T-Mobile merger with AT&T done, but T-Mobile still wins

Wednesday, December 21st 2011. | Internet News

AT&T and T-Mobile logo

The merger between T-Mobile and AT&T was really all over the news for the most part of 2011.  The deal would have made the largest mobile carrier in the United States if AT&T was able to buy T-Mobile USA for a reported $39 billion.  This week, AT&T stepped away from the deal as regulators and many did not support the merger.  Even though T-Mobile subscribers would have gained a lot from the merger, including poor customer service, T-Mobile still came out ahead with a “record high breakup fee” the company imposed on AT&T.

After the deal collapsed under major pressure from all around, including government officials, T-Mobile set out to make sure they still got something for this year of waiting for nothing.  Today, reports say that T-Mobile got a deal worth $3 billion in cash and “a large package” of spectrum from AT&T.  At the same time, a long-term roaming agreement between the two mobile carriers was also agreed upon.  T-Mobile said that the deal with AT&T is “one of the highest payments ever agreed between two companies for the termination of a purchase agreement.”  They also went on to mention that even though the cash is nice, the extra spectrum in 128 markets is really what they wanted.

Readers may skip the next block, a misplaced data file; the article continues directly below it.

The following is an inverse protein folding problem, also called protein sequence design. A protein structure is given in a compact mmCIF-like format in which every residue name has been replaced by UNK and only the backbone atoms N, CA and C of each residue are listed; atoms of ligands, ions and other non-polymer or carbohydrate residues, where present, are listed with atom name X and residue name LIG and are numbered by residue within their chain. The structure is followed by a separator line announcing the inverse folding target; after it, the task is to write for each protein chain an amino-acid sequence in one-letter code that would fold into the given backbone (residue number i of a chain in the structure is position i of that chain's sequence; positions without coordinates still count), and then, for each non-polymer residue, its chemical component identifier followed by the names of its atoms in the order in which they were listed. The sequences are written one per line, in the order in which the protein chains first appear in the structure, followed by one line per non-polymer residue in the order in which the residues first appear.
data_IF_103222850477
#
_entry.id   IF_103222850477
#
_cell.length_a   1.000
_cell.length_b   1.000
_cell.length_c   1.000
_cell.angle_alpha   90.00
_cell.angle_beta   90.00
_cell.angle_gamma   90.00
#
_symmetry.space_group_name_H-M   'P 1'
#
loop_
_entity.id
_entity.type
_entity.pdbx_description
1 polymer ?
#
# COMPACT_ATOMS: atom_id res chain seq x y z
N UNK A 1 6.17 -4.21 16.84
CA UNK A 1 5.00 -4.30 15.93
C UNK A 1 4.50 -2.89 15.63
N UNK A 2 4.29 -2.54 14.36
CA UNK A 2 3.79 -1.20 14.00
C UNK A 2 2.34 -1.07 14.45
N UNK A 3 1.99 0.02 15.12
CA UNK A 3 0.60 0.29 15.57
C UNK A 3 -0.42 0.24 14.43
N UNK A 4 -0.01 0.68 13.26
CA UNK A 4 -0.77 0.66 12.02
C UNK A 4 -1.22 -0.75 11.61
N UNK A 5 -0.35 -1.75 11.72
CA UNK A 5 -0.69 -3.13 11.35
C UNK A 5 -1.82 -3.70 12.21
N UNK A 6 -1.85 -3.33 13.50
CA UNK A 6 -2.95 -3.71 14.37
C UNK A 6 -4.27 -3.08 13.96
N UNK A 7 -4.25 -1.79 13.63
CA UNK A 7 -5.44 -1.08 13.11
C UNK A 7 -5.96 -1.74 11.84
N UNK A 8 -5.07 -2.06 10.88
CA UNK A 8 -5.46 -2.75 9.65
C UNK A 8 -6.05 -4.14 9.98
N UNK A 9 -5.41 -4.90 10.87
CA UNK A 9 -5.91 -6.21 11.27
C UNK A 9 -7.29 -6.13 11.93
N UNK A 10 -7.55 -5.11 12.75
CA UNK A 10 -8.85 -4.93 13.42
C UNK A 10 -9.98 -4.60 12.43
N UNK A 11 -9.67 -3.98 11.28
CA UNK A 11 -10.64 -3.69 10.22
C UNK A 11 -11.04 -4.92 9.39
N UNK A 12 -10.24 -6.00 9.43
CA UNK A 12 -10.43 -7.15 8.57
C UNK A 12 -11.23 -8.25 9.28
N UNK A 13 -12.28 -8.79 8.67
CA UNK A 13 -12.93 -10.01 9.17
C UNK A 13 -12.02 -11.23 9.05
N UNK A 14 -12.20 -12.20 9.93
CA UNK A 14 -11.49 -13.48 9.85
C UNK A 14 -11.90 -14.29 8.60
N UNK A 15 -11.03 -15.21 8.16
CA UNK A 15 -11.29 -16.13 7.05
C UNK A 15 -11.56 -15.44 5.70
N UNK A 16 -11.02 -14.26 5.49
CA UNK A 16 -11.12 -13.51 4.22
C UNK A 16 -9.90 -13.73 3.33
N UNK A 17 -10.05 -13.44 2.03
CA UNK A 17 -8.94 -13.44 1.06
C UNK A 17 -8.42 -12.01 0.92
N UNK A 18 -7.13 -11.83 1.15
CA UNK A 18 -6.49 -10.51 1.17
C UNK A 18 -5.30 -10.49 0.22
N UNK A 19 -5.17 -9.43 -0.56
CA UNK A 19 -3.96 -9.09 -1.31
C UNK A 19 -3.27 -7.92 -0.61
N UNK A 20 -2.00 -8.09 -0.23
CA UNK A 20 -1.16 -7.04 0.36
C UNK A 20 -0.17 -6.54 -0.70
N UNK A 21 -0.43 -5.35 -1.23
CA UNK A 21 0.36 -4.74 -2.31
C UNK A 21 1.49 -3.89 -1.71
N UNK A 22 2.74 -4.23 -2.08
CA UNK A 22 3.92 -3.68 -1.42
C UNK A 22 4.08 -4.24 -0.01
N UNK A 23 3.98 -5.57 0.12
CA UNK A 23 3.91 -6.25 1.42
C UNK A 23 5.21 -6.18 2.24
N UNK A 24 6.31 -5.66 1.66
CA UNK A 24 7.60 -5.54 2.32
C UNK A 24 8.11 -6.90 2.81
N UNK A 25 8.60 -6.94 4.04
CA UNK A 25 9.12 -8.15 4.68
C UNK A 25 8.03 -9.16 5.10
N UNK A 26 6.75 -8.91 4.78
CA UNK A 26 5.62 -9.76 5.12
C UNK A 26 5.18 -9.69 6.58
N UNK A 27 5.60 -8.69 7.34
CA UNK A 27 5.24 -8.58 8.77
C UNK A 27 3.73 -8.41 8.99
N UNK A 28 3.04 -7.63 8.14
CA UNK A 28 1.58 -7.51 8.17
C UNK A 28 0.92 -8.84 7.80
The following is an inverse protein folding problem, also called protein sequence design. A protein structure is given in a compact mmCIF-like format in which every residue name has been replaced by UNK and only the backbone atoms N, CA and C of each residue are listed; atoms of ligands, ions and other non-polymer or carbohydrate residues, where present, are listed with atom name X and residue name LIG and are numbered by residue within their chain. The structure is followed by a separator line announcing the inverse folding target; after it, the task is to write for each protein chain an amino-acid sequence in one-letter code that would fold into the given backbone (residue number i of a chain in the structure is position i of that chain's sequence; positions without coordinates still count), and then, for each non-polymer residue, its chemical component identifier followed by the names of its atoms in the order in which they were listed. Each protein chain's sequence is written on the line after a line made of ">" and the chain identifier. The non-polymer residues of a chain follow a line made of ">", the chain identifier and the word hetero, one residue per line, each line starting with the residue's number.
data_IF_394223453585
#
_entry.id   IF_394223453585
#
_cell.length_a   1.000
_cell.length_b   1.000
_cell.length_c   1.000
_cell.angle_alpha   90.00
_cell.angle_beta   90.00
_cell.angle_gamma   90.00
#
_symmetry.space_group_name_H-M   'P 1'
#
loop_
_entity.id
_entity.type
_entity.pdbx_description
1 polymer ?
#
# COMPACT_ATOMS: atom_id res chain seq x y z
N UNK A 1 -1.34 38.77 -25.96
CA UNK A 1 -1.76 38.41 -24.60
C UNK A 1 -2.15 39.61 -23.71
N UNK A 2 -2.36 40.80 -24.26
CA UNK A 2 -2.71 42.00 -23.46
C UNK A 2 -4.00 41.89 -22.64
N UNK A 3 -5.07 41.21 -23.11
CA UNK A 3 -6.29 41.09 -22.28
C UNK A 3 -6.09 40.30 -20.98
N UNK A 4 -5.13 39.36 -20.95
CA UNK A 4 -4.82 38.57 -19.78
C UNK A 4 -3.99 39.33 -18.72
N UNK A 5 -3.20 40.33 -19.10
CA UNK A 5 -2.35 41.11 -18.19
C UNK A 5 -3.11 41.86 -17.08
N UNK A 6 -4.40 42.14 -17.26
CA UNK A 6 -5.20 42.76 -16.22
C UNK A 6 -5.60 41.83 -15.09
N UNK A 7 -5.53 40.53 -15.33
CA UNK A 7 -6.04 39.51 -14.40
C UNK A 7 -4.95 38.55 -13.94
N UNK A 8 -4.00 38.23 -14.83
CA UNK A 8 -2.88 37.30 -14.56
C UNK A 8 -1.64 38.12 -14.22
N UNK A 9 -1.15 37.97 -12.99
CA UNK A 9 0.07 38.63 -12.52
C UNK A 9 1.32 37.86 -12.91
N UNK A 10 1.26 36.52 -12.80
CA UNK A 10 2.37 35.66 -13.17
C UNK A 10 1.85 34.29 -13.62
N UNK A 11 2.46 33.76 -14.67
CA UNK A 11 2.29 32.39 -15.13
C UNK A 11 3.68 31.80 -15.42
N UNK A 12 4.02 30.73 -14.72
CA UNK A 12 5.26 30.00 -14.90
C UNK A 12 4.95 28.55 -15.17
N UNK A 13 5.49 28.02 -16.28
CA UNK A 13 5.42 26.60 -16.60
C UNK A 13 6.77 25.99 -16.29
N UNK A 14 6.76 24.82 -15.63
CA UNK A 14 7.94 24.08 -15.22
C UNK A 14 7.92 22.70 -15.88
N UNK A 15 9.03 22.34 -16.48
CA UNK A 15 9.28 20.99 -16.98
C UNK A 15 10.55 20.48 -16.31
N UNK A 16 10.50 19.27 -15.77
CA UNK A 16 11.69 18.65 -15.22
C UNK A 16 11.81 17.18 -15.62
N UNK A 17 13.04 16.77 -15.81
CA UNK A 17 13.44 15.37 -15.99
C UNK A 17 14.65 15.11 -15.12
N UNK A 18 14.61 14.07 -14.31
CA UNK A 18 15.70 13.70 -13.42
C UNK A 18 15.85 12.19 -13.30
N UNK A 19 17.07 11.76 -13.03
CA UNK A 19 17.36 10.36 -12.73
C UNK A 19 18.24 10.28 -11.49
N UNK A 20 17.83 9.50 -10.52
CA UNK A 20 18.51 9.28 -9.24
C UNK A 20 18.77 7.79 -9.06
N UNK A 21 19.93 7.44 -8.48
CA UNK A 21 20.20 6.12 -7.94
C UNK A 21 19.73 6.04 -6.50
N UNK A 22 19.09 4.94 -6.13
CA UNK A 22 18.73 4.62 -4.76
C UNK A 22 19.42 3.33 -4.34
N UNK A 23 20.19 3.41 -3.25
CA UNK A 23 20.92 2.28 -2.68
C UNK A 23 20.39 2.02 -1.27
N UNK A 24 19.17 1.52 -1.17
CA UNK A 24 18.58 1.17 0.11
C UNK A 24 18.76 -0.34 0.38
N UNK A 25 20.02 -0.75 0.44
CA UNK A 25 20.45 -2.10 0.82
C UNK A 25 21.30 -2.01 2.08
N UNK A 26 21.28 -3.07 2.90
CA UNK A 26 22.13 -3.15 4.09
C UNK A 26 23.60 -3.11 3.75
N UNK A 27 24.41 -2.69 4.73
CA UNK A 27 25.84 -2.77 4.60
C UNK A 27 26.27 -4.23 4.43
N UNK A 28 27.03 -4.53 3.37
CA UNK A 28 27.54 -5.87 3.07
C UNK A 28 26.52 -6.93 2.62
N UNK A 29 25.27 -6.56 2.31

Both companies are in agreement that the broad opposition by the U.S. Department of Justice (DoJ) and the U.S. telecommunications regulator (FCC) is making it increasingly unlikely that the transaction will close. Both companies are of the opinion that important arguments in support of the transaction have been ignored, such as the significant improvement in high-speed mobile network coverage for the U.S. market, as well as the positive employment effects. In addition there was no indication that either authority would move away from its non-supportive stance in return for concessions from the parties in terms of the scope and structure of the transaction,” Deutsche Telekom, T-Mobile’s parent company said in a statement.

The spectrum that T-Mobile is set to receive is located in 12 of the top 20 markets in the country.  Those markets include Los Angeles, Dallas, Atlanta, Washington, Houston, Boston, San Francisco, Phoenix, Denver, San Diego, Baltimore and Seattle.  The roaming deal the two companies agreed on will help to fill in all the gaps in service across the country and reach well into rural areas.

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